Coronavirus and Workers’ Compensation

Can a person get Workers’ Compensation due to Coronavirus?

The answer to this is maybe. I’ll explain that part in more detail later, but first why it could matter greatly? In a typical situation it’s really not going to matter much. If a worker gets the virus and is like the vast majority, has limited symptoms and doesn’t miss much work then due to the limited benefits that would be paid in that situation it’s probably not going to be worth the inevitable fight to try to get the benefits. But, what about the serious cases that result in hundreds of thousands of dollars of medical bills and cause serious medical conditions or even death? In those situations it obviously matters and matters greatly. Are there situations where it could be a workers’ compensation case? Yes.

In addition to accidents, workers’ compensation also applies to occupational diseases. By statute there are certain diseases that are listed. If a disease isn’t on the list and Coronavirus isn’t, there is a legal test for determining whether the employer must pay workers’ compensation benefits. The test is whether: 1. The employment caused or contributed to the condition and 2. The employment placed the employee at a greater risk of developing the condition than members of the general public.

Given that test, if a healthcare worker, who is dealing with Coronavirus patients gets it, then yes, in my opinion that person is definitely entitled to workers’ compensation benefits.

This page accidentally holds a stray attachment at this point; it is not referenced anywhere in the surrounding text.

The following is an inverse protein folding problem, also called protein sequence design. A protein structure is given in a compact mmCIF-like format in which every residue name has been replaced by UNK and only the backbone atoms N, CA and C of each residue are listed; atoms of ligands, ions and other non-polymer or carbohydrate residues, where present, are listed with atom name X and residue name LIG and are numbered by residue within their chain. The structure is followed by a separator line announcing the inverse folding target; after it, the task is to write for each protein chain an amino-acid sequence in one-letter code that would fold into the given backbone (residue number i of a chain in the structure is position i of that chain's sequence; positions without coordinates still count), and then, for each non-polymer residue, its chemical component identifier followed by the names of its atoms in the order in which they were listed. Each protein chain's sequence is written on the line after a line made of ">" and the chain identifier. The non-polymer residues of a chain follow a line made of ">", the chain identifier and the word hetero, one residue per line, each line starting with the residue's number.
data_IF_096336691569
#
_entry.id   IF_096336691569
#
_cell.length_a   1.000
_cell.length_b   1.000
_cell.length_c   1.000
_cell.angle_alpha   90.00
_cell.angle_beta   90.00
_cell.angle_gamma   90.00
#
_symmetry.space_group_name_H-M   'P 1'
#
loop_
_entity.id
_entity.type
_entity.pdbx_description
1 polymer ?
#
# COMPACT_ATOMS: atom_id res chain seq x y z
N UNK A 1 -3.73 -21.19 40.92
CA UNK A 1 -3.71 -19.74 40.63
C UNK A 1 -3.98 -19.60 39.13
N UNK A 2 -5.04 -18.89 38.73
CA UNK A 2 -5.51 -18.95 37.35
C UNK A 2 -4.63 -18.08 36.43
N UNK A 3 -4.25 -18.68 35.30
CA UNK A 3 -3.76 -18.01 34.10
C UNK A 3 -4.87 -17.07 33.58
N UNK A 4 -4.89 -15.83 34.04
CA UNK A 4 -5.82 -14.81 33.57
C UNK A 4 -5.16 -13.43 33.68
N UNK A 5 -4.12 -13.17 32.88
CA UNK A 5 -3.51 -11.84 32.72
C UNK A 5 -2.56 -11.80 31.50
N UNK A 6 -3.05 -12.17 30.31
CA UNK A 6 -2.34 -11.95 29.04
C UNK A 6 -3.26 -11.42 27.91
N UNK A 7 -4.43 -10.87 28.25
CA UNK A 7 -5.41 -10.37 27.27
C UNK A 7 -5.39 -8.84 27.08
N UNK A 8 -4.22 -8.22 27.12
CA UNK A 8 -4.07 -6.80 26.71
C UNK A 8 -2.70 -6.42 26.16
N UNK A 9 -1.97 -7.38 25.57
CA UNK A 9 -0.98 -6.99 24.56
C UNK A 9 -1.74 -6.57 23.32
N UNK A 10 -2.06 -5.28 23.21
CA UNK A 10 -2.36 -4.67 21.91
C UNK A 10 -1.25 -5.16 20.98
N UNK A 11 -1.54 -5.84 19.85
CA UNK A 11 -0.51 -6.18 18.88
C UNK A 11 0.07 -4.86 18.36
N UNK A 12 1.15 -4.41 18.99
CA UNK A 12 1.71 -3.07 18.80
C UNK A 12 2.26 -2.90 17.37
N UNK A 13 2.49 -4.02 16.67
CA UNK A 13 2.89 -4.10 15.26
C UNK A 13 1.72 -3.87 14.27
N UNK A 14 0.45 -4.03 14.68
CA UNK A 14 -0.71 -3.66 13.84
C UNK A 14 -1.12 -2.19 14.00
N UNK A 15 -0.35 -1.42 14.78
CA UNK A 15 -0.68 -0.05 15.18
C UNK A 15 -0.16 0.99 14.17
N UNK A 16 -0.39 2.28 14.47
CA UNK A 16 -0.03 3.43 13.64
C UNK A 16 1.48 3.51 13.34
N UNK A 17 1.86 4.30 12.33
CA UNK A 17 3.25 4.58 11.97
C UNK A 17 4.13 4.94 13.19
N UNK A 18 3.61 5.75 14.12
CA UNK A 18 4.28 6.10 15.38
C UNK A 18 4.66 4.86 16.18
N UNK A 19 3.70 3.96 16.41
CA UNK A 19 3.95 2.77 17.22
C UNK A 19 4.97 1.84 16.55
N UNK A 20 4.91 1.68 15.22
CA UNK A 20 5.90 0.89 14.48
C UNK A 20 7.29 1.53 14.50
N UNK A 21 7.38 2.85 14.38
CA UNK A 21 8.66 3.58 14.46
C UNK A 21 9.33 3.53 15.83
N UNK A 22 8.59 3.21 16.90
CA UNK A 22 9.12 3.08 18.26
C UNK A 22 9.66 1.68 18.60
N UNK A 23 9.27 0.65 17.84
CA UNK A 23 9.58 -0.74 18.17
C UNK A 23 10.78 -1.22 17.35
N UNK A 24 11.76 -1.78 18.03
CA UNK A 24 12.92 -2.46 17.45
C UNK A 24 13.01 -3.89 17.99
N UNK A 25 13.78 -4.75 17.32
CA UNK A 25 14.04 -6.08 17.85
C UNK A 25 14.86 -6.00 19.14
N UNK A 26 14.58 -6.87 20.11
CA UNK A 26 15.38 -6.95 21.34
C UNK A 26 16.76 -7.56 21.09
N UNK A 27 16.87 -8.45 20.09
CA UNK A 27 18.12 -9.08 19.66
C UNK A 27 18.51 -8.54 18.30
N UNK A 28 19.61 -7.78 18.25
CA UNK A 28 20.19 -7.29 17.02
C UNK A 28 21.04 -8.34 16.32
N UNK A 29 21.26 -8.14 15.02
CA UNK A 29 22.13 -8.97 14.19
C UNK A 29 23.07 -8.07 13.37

But, what about other workers? I think that depends on the situation. If the pandemic progresses and all “nonessential” jobs are shut down and an employee in one of those “essential” jobs gets it, then I think a case can be made that the employee is entitled to benefits under certain circumstances. I think some of the issues would be how much the job required the employee to come in contact with other people and what were the employee’s actions outside of work. If the employee was engaging in social distancing, only going out for essential things other than work and was the first or only member of his or her household to get it, then an argument definitely could be made in favor of it being compensable. If the employee was not being responsible in his or her outside of work activities then the case is much more difficult, because it’s harder to show that the fact he or she was working while others were at home increased his or her risk. I also think the overall infection rate of the area matters as well. If the person is in an area where a high percentage of the general population gets Coronavirus regardless of their activities, then it is going to be much harder to show that the employment increased the employee’s risk of getting it and meet that portion of the legal test. This is a new situation for us all. It will obviously raise a variety of new issues that must ultimately be decided including legal issues. My thoughts laid out here are based on the law as it currently stands. Given the anticipated widespread issues there is a chance that there could be legislative changes or clarifications on some of the issues I’ve raised here.

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